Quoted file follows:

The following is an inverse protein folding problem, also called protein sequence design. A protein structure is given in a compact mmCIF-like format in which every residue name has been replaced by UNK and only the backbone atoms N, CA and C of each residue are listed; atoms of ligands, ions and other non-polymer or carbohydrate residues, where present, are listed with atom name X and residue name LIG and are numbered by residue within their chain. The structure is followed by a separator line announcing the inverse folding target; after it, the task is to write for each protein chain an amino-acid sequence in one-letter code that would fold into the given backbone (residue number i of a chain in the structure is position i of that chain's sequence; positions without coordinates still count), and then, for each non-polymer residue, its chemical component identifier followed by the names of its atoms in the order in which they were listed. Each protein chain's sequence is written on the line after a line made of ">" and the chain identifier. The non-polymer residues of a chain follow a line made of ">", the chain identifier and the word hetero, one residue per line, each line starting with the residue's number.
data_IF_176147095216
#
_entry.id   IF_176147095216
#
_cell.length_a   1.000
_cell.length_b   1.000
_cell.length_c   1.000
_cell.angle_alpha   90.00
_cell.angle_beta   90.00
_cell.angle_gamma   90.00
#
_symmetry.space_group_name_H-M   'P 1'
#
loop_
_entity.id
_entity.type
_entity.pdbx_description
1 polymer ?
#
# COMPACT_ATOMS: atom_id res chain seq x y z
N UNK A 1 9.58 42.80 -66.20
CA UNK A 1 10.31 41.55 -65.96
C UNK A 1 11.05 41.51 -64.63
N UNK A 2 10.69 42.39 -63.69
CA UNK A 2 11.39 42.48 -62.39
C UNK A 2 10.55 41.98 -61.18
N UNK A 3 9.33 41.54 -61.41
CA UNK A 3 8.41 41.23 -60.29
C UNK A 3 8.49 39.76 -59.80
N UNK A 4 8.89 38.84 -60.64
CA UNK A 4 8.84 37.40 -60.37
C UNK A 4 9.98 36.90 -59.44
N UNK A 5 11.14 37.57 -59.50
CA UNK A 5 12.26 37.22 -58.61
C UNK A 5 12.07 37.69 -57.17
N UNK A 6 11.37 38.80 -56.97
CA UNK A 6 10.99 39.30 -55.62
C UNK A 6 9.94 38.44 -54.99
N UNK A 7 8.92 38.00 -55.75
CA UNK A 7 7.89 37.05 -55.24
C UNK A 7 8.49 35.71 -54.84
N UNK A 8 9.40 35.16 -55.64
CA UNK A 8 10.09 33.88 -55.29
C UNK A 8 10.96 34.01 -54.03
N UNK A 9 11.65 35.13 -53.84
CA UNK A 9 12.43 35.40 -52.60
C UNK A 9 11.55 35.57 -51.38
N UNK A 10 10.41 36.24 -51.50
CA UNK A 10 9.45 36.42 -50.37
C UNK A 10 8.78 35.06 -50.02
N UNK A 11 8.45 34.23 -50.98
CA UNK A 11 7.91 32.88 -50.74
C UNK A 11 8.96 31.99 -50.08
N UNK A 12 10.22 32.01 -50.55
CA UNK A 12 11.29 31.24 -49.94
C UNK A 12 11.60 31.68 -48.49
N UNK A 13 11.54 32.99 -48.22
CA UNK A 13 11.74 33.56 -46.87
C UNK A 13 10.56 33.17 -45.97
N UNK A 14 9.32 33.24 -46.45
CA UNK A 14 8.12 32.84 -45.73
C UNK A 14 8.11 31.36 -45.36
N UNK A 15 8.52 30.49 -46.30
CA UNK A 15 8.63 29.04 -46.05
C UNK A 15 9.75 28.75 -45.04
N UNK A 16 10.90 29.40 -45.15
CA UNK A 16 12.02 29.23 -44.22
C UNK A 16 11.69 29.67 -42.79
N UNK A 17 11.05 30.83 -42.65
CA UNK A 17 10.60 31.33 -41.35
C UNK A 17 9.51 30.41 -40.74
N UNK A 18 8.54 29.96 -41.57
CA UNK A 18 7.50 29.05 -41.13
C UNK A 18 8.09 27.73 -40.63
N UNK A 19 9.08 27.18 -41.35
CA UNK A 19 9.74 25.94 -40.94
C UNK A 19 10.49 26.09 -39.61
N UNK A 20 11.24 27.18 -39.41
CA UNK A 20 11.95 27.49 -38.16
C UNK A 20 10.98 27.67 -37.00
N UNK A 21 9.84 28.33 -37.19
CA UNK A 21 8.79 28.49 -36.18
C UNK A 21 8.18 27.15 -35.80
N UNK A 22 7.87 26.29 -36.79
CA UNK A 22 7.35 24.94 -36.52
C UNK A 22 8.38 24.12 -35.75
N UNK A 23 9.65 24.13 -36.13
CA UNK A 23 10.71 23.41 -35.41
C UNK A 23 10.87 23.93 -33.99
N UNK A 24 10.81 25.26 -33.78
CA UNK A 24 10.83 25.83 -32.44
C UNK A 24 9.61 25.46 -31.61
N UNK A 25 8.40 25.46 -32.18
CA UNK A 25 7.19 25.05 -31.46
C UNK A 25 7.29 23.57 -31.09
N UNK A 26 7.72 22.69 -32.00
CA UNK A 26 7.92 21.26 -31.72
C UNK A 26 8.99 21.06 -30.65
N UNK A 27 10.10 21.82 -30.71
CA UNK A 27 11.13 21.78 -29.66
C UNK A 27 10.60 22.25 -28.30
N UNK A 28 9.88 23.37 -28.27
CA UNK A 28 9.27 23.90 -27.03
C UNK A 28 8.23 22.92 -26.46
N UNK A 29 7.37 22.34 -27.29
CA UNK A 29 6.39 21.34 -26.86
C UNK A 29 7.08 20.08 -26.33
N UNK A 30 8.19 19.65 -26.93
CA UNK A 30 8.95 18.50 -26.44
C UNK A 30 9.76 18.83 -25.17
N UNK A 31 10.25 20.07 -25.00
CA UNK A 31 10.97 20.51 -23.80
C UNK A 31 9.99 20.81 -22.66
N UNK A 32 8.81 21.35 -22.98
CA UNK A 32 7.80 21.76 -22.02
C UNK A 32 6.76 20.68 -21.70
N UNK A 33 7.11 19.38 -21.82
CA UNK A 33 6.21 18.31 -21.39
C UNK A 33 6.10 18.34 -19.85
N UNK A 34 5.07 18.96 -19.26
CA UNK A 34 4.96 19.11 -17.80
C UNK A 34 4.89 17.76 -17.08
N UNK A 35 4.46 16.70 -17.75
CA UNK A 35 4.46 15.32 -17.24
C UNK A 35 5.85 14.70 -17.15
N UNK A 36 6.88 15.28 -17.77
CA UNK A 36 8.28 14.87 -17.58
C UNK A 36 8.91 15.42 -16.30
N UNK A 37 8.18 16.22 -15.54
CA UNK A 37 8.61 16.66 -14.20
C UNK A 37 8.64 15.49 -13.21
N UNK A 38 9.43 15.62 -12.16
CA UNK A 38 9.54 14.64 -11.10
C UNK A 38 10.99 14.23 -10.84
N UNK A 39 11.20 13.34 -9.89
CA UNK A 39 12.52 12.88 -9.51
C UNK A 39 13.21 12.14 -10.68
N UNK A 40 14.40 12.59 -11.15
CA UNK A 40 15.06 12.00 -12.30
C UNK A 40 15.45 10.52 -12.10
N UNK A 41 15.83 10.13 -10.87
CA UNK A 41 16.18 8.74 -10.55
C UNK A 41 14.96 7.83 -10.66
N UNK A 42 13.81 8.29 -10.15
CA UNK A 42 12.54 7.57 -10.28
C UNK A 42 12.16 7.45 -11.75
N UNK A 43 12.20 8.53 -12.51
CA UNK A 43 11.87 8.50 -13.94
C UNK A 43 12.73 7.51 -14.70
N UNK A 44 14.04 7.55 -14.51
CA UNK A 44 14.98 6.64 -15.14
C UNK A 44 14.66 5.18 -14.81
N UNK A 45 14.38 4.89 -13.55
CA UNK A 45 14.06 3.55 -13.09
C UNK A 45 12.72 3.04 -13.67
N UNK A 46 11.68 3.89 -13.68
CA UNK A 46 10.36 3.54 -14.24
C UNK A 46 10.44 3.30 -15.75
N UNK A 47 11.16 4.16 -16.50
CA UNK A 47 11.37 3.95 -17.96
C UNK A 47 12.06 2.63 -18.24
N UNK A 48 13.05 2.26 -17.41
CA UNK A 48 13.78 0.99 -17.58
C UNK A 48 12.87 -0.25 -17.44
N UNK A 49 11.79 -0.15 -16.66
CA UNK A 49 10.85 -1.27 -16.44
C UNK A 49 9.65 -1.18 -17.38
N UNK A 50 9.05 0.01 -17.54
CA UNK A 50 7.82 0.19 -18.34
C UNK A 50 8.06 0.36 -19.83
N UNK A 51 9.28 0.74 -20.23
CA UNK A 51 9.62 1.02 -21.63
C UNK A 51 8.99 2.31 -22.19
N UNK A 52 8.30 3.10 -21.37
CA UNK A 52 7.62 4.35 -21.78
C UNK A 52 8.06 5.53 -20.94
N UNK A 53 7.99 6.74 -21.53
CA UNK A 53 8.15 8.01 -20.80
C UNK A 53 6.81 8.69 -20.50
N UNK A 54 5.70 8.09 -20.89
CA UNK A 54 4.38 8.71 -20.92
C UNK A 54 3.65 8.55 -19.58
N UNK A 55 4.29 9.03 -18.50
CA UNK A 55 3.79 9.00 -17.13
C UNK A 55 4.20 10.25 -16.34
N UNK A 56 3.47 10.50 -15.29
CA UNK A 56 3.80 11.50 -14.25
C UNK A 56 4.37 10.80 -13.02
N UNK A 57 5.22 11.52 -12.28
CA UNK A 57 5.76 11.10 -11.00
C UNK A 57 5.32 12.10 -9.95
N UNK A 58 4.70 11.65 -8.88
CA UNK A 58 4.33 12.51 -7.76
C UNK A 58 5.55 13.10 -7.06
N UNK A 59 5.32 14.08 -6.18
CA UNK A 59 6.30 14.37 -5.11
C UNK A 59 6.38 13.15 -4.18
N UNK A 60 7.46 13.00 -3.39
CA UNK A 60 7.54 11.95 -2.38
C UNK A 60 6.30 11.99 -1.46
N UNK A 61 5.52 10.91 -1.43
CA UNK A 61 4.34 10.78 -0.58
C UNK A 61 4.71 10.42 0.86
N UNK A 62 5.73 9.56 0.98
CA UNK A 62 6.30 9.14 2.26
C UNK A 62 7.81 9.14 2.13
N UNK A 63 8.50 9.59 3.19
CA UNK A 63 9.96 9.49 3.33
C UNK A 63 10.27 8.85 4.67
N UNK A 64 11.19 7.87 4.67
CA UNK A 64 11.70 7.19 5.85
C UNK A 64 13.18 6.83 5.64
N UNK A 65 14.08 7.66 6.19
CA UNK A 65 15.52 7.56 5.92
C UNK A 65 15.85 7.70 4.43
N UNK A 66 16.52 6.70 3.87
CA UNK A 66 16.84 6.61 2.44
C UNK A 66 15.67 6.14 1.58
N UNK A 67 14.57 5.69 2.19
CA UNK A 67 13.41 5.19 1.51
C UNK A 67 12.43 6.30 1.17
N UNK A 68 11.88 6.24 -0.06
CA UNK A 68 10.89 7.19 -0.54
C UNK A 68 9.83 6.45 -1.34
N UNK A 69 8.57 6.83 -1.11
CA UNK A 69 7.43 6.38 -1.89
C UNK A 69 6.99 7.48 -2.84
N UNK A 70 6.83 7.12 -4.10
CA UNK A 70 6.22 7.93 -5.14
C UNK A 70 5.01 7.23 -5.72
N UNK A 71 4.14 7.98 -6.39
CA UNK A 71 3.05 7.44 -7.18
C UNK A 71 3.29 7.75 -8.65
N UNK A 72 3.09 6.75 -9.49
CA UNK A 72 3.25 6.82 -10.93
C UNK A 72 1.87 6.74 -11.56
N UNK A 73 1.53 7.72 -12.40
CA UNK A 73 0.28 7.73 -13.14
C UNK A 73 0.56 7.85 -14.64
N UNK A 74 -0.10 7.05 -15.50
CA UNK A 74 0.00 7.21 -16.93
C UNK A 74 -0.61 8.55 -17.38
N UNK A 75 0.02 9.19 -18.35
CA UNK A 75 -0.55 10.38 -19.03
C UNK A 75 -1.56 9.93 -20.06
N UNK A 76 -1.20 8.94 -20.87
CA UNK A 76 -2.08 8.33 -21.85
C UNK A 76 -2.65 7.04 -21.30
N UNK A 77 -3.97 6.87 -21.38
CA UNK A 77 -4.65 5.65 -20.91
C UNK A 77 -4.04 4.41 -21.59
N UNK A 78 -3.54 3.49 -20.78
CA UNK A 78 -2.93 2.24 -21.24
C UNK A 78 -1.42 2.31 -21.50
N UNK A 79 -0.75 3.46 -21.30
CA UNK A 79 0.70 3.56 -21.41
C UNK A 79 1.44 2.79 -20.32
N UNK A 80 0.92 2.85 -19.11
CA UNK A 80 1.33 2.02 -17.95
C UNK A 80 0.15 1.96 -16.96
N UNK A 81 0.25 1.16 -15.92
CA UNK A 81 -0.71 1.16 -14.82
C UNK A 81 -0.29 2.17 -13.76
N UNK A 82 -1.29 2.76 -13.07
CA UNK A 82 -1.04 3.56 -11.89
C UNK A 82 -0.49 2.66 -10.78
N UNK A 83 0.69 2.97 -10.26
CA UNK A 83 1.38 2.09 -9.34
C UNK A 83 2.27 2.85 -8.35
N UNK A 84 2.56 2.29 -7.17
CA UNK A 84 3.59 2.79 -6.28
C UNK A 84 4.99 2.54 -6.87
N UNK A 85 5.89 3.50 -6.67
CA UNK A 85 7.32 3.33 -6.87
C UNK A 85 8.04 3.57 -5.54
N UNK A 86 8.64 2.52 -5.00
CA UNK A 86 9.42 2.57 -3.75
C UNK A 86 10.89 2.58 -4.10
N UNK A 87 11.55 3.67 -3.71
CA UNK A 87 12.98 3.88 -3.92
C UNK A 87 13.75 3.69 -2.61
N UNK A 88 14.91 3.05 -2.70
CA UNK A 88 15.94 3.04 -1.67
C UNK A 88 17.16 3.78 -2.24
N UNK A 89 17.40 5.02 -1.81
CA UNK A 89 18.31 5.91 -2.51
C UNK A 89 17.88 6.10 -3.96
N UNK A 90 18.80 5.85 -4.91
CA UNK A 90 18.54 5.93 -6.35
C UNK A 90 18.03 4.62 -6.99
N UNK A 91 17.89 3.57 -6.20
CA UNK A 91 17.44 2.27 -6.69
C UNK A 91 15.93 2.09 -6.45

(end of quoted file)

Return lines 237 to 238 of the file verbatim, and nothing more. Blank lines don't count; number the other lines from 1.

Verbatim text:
C UNK A 72 1.87 6.74 -11.56
N UNK A 73 1.53 7.72 -12.40